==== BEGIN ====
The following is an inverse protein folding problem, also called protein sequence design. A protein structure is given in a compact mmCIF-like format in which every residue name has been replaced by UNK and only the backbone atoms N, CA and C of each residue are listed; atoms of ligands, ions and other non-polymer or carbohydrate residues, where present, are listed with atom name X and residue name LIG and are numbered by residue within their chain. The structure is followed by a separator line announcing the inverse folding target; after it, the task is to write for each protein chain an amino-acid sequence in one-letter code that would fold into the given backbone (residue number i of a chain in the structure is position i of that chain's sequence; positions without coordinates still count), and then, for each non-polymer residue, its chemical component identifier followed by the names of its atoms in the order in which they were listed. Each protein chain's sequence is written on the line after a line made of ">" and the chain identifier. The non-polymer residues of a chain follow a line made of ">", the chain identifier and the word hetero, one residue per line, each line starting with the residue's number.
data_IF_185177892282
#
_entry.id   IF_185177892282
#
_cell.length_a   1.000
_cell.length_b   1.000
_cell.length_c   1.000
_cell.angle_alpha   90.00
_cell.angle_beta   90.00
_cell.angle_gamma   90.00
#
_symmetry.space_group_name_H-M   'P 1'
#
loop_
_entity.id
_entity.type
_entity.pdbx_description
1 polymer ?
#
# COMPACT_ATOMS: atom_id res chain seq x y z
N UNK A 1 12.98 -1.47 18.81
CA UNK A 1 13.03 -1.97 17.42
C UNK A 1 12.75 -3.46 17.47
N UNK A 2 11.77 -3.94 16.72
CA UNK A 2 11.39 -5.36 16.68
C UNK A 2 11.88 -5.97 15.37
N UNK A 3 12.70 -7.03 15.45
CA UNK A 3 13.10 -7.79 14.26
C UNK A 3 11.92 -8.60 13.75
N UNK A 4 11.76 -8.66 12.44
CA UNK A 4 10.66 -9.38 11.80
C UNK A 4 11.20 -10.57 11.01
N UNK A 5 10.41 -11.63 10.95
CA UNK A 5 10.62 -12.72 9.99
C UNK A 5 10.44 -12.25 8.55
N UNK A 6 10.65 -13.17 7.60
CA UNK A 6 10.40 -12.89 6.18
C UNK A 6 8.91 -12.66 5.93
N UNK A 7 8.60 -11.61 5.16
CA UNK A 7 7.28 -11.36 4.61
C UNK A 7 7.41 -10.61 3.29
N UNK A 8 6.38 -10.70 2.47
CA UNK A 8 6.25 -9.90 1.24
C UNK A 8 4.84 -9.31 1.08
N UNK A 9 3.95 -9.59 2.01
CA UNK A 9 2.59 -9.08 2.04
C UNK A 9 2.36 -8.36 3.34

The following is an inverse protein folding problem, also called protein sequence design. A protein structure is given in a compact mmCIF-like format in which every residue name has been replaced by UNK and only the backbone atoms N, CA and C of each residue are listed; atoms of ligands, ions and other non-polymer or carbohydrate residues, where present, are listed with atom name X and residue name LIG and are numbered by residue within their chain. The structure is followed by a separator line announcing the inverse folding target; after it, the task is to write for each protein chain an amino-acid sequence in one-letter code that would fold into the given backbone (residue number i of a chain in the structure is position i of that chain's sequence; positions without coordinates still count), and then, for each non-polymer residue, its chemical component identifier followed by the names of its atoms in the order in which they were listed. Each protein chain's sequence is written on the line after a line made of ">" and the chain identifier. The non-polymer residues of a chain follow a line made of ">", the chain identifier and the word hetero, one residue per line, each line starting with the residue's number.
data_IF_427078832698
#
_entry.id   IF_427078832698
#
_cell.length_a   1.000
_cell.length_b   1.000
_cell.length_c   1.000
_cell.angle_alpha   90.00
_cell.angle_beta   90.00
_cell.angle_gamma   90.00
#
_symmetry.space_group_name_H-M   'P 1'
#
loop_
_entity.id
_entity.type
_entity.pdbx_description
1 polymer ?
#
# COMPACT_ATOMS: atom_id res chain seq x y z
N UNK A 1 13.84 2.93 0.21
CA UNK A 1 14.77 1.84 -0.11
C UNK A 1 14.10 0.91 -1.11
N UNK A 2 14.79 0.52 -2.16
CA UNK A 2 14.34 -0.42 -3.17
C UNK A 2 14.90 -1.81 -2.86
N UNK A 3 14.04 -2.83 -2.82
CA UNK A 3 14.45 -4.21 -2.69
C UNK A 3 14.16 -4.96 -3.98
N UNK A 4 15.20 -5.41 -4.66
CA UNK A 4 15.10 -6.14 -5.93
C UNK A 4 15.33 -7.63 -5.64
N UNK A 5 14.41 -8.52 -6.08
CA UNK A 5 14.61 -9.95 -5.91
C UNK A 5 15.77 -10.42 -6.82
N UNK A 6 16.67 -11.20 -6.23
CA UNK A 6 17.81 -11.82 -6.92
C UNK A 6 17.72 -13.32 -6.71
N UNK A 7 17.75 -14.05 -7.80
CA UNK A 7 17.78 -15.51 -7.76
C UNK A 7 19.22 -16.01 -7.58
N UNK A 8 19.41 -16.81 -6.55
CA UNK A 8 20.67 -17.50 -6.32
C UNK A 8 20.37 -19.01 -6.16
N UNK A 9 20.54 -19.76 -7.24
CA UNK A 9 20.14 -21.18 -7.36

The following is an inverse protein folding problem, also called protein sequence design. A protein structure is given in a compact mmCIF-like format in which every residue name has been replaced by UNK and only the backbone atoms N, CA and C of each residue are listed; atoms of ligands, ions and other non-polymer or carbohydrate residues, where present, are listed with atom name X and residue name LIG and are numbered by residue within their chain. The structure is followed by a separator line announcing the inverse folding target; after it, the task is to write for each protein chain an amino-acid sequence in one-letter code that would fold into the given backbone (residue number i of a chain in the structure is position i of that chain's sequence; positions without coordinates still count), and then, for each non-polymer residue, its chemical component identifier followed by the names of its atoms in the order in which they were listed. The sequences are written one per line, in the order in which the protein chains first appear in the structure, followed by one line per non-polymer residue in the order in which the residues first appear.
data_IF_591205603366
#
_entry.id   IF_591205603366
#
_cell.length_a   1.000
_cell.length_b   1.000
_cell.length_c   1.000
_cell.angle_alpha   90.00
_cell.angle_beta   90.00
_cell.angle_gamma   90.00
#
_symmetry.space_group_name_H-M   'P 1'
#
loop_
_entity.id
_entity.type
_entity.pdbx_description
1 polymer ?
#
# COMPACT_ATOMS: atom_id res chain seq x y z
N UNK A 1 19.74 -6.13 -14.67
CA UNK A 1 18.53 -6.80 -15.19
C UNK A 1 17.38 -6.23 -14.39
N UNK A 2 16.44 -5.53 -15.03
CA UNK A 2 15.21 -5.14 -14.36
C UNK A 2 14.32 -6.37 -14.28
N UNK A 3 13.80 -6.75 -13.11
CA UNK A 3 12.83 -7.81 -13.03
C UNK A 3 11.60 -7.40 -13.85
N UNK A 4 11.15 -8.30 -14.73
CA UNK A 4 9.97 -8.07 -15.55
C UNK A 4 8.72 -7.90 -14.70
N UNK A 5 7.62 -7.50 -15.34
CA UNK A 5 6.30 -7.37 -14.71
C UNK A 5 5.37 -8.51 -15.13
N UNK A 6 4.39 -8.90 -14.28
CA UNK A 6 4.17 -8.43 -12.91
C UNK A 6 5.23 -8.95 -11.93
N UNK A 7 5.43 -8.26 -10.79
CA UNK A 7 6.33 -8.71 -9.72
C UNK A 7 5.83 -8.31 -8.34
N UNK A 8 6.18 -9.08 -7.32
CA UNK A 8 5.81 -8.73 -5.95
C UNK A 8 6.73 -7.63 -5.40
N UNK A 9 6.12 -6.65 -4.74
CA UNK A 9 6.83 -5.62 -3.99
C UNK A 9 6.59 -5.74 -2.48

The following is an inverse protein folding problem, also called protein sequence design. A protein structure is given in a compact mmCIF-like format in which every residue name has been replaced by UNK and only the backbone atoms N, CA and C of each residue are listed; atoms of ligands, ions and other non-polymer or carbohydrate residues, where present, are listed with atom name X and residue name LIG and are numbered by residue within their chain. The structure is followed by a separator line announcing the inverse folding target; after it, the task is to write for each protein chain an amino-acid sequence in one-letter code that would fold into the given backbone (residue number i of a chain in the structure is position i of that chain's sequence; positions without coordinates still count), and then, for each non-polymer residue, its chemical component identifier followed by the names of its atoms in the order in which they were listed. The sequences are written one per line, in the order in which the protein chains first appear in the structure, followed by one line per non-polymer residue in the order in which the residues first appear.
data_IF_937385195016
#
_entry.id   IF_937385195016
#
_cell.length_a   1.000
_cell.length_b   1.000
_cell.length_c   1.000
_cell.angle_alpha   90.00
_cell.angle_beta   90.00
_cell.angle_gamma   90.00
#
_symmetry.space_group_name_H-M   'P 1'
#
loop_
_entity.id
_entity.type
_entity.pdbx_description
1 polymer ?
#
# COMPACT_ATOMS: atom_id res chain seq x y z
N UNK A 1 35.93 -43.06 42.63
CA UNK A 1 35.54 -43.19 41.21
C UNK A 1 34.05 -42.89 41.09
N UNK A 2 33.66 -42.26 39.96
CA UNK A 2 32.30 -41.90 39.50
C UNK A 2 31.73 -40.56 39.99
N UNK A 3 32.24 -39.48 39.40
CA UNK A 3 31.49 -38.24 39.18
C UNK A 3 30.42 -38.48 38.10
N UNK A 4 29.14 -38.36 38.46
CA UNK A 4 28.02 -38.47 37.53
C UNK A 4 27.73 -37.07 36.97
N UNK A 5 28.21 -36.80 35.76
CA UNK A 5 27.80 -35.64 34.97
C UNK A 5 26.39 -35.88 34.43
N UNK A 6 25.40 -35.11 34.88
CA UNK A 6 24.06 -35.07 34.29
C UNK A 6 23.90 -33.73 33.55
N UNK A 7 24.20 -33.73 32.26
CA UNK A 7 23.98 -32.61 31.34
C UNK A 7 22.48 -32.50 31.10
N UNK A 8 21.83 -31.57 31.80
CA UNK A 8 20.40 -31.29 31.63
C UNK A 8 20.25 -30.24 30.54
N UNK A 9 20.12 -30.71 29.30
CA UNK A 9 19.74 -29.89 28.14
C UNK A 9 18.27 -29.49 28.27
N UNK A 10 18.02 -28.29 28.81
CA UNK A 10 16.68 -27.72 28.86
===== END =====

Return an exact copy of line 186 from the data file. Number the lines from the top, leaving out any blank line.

N UNK A 8 21.83 -31.57 31.80